What it Means to be a Chief Petty Officer?
I am a Senior Chief Petty Officer in the United States Navy. I joined out of my home town on November 27th 2002 and I have been in the Navy for sixteen years. The birth of the United States Navy slightly predates the beginning of the United States. The initial fleet was mostly made up of commercial sailors in their own ships and rebelling colonies to make a difference in the American Revolution. On October 13, 1775, the Continental Congress commissioned two ships, each with eighty sailors, “for intercepting such transports as may be laden with warlike stores and other supplies for our enemies.” In traditional American fashion though, from small beginnings rose an important U.S. institution. The U.S. Navy has now been involved in over ten major wars, defended the country against pirates, and played an important role in relief efforts worldwide.
One of the earliest uses for the U.S. Navy was to fight against the Barbary Pirates that were taking over the country’s merchant ships, helping themselves to the items on board, and taking the men on the ship hostage. Under Thomas Jefferson’s succeeding administration, the Barbary Pirates continued to be an issue that the new Republic could no longer avoid or afford. Thomas Jefferson sent the naval fleet of the day to the Barbary Coast in response. Two wars ensued before the pirates backed off. In June 1805, with the pirate menace subdued by the emerging American navy, a treaty advantageous to the United States was signed with the Bashaw of Tripoli. It was in the crucible of war with the Barbary states and the quasi-war with France that the fledgling American navy was shaped into a fighting force through the efforts and leadership of Truxtun and Preble
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The Navy in the Civil War under Abraham Lincoln used the U.S. Navy to set up a blockade off the Southern coast, effectively cutting off their trade with the outside world and limiting military supplies. The Confederacy responded by rounding up any ships they could find, and the sea became one of the war’s battlegrounds. Dependent on an agricultural economy with little industry, the Confederate states were heavily dependent on imports of European war materiel and the export of cotton to finance it. Establishing and tightening the blockade was important, but the most effective means for crippling the Confederate economy was to capture key Southern ports.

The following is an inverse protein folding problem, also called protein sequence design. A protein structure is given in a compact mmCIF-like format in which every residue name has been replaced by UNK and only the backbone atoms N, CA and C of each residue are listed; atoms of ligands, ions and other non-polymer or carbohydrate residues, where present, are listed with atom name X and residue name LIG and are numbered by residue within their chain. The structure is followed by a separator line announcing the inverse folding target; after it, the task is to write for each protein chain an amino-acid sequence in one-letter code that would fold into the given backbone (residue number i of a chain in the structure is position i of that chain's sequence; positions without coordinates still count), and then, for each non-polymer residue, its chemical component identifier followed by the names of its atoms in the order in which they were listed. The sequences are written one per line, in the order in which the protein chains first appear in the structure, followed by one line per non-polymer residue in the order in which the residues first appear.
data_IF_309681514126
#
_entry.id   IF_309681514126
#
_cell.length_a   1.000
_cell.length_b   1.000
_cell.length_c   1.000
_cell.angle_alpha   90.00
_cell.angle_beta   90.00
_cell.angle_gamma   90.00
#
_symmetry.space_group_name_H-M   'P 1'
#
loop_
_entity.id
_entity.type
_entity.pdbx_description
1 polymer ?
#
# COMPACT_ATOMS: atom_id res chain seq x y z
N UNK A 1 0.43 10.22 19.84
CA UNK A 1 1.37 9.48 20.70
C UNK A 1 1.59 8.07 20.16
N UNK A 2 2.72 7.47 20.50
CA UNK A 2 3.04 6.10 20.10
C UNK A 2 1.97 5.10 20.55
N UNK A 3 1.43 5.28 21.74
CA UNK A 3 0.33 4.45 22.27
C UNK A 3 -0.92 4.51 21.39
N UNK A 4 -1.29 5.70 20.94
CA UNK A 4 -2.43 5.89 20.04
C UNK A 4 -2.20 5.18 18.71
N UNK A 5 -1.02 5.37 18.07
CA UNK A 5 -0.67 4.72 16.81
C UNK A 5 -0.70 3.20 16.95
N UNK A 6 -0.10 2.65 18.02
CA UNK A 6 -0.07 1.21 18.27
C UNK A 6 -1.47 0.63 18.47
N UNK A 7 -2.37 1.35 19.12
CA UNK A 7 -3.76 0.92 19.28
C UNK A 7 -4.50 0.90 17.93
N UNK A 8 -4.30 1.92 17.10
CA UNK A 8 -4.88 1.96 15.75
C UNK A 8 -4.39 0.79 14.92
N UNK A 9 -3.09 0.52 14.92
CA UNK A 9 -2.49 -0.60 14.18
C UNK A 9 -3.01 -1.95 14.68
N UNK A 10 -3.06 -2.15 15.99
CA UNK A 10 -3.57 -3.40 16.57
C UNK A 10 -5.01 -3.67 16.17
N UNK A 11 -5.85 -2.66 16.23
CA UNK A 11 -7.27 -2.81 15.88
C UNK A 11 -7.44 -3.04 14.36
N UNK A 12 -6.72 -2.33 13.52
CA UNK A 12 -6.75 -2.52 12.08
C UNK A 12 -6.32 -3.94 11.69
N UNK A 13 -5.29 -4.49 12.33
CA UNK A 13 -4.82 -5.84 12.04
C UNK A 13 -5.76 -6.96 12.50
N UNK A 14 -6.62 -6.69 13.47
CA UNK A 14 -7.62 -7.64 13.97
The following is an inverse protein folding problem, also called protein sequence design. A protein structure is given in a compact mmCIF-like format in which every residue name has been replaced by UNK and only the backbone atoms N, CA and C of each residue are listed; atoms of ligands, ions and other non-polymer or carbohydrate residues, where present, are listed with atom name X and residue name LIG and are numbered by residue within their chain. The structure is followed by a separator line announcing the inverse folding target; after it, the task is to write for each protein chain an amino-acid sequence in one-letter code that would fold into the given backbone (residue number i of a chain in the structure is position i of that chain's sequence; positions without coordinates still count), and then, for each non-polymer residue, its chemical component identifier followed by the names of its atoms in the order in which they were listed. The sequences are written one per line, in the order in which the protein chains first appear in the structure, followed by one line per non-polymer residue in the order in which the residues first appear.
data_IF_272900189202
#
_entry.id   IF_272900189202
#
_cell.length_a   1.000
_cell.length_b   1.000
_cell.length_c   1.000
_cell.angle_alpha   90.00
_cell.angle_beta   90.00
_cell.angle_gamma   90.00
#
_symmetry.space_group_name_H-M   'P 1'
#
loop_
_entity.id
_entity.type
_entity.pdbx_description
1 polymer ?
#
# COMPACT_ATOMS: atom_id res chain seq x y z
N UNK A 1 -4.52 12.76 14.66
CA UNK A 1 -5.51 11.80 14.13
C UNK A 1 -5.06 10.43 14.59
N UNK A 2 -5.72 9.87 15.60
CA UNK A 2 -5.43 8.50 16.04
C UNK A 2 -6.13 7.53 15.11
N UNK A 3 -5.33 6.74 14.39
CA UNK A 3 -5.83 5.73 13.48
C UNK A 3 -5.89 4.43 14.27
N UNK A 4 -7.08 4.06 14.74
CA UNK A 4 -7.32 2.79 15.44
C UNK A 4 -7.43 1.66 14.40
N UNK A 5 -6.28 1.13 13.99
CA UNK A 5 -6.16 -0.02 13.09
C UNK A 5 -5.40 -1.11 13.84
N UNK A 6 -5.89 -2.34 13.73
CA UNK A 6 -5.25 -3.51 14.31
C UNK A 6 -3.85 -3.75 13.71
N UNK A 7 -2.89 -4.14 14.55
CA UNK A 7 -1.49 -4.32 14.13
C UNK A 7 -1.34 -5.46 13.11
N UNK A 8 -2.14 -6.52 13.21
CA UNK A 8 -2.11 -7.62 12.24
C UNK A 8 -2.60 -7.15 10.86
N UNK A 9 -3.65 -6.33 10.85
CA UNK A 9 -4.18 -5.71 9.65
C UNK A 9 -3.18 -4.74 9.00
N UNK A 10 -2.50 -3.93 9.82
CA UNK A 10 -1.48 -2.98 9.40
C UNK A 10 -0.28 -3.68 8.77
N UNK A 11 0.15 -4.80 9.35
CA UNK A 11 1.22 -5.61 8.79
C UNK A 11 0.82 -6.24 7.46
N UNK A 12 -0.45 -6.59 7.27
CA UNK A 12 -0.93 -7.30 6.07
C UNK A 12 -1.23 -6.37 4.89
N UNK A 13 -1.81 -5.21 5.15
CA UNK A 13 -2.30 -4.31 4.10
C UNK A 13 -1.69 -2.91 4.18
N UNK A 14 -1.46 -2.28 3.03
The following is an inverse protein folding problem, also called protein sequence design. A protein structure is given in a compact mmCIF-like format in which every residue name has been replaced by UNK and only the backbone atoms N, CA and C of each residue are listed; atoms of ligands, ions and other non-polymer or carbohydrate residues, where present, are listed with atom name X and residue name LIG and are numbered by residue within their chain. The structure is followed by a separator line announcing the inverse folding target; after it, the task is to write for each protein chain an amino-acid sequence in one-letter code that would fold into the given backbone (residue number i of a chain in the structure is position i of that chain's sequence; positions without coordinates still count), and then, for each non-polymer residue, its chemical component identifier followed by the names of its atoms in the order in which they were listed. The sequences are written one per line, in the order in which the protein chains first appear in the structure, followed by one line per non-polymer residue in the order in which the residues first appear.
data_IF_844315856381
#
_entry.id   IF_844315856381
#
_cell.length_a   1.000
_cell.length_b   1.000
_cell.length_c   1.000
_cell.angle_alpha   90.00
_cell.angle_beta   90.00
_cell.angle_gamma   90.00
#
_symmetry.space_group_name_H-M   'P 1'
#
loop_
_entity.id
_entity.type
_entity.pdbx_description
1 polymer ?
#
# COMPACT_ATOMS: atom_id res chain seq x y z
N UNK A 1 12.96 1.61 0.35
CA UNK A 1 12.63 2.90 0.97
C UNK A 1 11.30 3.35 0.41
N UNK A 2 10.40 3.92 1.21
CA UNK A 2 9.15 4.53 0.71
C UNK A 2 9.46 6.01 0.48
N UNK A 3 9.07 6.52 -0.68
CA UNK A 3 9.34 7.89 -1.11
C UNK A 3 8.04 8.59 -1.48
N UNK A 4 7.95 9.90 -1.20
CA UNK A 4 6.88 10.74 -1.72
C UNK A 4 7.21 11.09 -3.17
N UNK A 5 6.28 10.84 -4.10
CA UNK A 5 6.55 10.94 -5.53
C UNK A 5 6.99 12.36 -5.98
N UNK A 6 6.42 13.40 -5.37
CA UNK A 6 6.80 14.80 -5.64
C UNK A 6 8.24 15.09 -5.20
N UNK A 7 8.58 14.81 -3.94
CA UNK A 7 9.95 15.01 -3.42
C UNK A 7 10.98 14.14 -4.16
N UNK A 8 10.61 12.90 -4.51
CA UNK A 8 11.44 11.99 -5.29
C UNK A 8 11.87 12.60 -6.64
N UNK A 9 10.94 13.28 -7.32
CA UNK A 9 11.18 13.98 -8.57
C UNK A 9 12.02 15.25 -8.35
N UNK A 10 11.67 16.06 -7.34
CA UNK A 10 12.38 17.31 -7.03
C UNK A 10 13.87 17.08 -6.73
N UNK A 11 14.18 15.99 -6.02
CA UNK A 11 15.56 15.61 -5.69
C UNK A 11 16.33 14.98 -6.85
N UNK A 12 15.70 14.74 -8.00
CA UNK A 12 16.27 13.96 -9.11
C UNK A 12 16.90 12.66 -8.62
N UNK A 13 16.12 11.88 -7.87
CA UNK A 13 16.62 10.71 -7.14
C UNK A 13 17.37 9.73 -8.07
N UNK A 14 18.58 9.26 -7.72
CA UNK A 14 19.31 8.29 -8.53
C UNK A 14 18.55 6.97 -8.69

In WWI Naval warfare played a significant role. When the United States made its late entry onto the scene, Navy ships were used to transport many of the troops across the sea and Navy destroyers were brought into play to help sink enemy submarines. Because the U.S. came into the war so late and because the Navy was small at the time we got involved, the U.S. Navy’s role in WWI was comparably small. That would change by the time WWII rolled around.
In the years between the two great wars, the U.S. Navy grew considerably. After the beginning of World War II in 1939, the U.S. Navy began a huge building program, including planes, warships, merchant ships, landing craft, and various special types of vessels. By the time Pearl Harbor brought the U.S. into the conflict, the Navy had 350 major combatant ships. By the end of the war, the fleet had grown to 1,200. The Navy was an important part of the war in the Pacific Theater with their island-hopping campaign and several big battles with the Japanese Navy.